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Can You Afford To Eat Low Carb?
I hear it often: "How can I afford to eat low carb? It's so expensive!" My unvarying response is "Any food that makes you fat, tired, sick, and hungry wouldn't be cheap if they were giving it away."
But is low carb food really so expensive? Where are Americans actually spending their food dollars?
Turns out they're spending it on exactly the stuff we should be whacking out of our diets. Take a look.
As a nation we are actually spending substantially less of our incomes on food than we were thirty years ago -- about 13% in 1982, but in the neighborhood of 8% now. Back then, we were spending 31% of our food budget on meat. That has dropped to 21.5%. In the meanwhile, processed foods and sweets have soared from 11.6% of the American food budget to 22.9%. This suggests, of course, a very simple strategy: Axe all the processed food and sweets from your budget, and you should have enough money for meat and vegetables.
I should insert here that along with the proliferation of processed crap, this shift in percentage of dollars spent also reflects a big drop in meat prices relative to the value of the dollar. Unfortunately, that drop in price is due in great part to confined animal feedlot operations, or CAFOs, huge corporate meat-raising operations that treat animals as objects, but do take advantage of the economies of scale. CAFOS are lousy for the environment, horrific for the animals, and produce meat of questionable quality and safety. I would welcome reforms and regulation in the industry. However, "Meat is so expensive" is not a particularly viable argument, given current meat prices.
Dairy is the other category where spending has dropped appreciably, from 13.2% to 10.6%. I wonder how much of that has to do with fear of dairy and the idea that butterfat is dangerous, how much has to do with the pushing of soy milk (which would, I assume, be in the processed food category -- it certainly should be), and how much with children drinking soda or juice with meals instead of milk. I suspect all of these factor in to the equation.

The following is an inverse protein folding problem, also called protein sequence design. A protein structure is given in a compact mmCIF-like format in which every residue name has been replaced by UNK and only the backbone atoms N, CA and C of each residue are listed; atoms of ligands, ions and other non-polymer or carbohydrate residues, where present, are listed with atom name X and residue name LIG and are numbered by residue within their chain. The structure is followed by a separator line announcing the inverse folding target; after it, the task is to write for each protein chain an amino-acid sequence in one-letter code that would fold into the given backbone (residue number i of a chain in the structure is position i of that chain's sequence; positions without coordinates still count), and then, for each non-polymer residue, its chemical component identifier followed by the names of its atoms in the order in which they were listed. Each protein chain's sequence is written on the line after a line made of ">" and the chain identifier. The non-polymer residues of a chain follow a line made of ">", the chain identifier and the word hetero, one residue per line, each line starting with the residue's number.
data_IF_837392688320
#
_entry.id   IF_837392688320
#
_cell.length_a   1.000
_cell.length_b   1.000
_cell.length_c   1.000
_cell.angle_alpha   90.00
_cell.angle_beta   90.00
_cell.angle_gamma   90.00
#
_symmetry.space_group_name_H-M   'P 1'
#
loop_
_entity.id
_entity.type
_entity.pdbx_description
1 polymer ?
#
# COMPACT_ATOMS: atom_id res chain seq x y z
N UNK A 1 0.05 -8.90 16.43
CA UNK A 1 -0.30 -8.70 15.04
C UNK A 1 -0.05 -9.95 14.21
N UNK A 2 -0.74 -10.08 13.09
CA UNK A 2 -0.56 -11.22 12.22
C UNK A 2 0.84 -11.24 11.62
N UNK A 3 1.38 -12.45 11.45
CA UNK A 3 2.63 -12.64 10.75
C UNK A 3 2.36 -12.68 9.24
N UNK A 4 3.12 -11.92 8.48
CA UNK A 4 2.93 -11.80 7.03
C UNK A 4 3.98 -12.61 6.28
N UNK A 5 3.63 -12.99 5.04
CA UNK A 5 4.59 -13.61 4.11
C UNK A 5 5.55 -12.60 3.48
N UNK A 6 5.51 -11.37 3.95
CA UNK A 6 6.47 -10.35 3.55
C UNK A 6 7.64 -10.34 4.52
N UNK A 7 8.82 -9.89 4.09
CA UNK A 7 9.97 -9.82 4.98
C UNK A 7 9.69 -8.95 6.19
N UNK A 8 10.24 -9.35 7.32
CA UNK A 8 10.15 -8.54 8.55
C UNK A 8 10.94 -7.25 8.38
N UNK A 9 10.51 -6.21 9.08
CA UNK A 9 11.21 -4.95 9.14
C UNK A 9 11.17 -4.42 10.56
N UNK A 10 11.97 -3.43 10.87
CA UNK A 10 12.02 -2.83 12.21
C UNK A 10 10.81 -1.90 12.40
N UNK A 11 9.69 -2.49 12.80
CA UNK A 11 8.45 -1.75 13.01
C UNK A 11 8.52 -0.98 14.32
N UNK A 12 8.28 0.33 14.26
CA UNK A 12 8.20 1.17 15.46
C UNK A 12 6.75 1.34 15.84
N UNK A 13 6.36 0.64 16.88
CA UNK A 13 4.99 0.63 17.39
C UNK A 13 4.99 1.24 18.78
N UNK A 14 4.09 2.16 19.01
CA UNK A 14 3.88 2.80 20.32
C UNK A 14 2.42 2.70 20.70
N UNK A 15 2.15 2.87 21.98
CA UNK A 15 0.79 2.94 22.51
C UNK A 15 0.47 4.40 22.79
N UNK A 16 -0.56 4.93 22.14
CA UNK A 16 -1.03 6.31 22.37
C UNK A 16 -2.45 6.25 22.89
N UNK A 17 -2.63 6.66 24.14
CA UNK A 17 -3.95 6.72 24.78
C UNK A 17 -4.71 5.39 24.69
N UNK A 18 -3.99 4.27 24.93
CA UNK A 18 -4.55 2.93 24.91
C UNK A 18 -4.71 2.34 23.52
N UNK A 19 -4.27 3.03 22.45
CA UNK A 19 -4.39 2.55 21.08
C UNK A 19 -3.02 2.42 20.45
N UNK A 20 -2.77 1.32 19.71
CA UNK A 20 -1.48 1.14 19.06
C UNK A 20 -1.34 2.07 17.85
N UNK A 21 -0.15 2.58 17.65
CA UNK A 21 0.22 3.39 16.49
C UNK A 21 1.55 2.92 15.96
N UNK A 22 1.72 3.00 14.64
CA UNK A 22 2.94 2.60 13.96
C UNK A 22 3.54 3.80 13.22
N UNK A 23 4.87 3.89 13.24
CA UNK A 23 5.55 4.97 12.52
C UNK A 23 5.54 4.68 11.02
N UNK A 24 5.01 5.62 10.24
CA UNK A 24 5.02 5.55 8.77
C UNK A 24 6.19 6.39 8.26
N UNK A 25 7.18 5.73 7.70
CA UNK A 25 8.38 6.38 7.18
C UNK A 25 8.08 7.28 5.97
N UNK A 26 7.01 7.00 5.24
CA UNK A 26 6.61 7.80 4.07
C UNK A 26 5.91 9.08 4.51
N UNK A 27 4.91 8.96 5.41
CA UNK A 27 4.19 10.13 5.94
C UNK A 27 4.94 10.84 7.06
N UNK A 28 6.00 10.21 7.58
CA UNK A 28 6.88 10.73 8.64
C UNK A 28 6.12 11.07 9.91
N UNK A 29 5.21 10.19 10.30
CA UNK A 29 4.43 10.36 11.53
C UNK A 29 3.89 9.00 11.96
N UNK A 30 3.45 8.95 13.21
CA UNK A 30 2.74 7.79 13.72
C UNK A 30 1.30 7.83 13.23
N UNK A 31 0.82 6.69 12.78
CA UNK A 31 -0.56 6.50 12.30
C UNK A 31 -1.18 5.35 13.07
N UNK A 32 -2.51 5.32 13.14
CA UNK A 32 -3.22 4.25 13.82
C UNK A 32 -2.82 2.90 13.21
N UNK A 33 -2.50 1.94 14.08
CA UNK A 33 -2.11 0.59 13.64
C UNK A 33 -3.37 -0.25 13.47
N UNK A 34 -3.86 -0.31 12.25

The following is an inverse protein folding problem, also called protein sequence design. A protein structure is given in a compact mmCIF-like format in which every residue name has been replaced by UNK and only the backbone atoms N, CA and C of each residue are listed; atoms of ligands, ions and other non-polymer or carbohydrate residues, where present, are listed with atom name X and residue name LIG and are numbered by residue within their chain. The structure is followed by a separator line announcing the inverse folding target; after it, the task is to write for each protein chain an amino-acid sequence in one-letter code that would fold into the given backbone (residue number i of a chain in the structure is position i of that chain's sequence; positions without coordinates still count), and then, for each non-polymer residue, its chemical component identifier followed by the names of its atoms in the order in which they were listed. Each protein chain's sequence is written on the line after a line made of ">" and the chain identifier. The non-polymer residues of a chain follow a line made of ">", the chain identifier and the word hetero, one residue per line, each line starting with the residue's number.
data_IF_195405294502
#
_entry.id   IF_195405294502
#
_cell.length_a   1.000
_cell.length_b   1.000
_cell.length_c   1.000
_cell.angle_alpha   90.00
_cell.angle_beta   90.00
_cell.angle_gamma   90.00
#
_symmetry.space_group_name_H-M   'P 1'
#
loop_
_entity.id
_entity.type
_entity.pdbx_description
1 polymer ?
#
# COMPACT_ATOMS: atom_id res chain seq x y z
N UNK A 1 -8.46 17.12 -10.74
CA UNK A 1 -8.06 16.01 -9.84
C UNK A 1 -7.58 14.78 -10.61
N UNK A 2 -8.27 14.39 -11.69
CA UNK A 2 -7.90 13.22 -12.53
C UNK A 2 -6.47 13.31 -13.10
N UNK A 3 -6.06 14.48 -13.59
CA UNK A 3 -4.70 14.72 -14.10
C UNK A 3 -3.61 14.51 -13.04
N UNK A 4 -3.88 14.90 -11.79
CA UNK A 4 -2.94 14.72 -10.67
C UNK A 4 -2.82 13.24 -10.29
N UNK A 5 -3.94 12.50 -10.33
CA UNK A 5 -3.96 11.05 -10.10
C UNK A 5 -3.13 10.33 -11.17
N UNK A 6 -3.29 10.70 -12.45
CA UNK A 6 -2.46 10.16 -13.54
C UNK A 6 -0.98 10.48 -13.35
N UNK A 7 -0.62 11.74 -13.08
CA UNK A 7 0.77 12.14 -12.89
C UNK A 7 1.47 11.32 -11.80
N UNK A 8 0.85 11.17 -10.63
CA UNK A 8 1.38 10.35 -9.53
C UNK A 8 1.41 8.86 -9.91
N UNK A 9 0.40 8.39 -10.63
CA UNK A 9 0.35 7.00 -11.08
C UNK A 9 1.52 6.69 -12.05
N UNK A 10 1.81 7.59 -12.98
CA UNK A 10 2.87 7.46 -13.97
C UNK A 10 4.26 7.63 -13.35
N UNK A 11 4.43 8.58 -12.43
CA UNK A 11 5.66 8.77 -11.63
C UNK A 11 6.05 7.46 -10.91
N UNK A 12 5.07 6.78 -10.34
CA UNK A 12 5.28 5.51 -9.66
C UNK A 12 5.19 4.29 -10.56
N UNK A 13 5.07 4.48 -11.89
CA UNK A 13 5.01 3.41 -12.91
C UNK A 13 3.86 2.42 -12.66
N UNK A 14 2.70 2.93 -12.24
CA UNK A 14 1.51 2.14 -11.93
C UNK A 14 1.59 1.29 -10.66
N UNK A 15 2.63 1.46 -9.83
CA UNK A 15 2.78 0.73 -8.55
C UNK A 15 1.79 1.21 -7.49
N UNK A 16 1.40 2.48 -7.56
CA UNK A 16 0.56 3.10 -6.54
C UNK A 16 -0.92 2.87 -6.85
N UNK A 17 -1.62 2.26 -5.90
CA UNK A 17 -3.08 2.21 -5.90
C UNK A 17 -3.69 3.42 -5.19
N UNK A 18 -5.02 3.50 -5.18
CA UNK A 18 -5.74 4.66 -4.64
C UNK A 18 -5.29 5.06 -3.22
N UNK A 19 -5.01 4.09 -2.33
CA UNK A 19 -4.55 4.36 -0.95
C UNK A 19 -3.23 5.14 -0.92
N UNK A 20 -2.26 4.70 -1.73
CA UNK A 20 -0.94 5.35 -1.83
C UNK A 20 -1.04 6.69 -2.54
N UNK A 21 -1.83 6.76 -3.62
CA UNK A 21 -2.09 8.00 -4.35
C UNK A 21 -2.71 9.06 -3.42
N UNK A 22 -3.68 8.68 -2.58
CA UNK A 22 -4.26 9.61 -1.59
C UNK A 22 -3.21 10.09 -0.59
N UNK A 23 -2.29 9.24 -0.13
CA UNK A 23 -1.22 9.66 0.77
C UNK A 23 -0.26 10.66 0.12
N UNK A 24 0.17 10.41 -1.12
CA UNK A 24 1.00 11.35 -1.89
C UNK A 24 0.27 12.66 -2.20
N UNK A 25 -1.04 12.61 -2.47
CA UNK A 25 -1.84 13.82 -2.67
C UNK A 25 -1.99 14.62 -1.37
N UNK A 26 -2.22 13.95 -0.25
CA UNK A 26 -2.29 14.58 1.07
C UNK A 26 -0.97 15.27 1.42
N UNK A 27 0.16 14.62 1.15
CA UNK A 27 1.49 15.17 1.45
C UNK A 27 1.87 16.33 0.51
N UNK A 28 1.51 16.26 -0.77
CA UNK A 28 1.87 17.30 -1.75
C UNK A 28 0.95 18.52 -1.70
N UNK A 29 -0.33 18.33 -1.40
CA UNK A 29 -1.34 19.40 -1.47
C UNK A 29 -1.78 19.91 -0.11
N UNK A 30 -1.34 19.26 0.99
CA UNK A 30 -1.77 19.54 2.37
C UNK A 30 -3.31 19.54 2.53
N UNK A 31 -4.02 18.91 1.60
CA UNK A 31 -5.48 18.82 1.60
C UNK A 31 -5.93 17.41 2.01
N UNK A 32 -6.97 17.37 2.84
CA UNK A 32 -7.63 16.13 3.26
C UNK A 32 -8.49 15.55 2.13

As for those processed foods, many of you may have cut them out of your own diet while continuing to buy them for the family. Again, the obvious solution is to stop buying them for the family. Your kids don't need Cap'n Crunch, Tater Tots, and Totino's Pizza Rolls any more than you do.
It seems to me that the bigger problem is the weak economy. If your food budget has shrunk by 10%, then the dollar amounts represented by those percentages are smaller, too. Americans also spend far, far more than we used to on services our grandparents never dreamed of -- cell phone service, broadband internet, on-demand television programming, etc, etc, etc. I'm not running these things down; I have them myself. It's just important to realize that these things are likely at least as responsible for the pinch we're all feeling as food prices are.
If you are one of the growing number of people who are refusing to buy meat raised in CAFOS, and are buying locally-raised, grass-fed meat, good on you, and you really are paying high prices for meat. You are likely also paying high prices if you buy all organic produce. For these problems, I can only recommend investing in a big freezer and buying your beef by the half or quarter, gardening if you have the space and the time, and possibly back-yard chicken farming. I love my chickens. Oh, and shopping the local farmer's market right before it closes -- you may well get a deal on produce the farmer doesn't want to haul home, unsold.
But if you, like so many, are doing your shopping at the local grocery store, "Low carb food is so expensive" doesn't fly.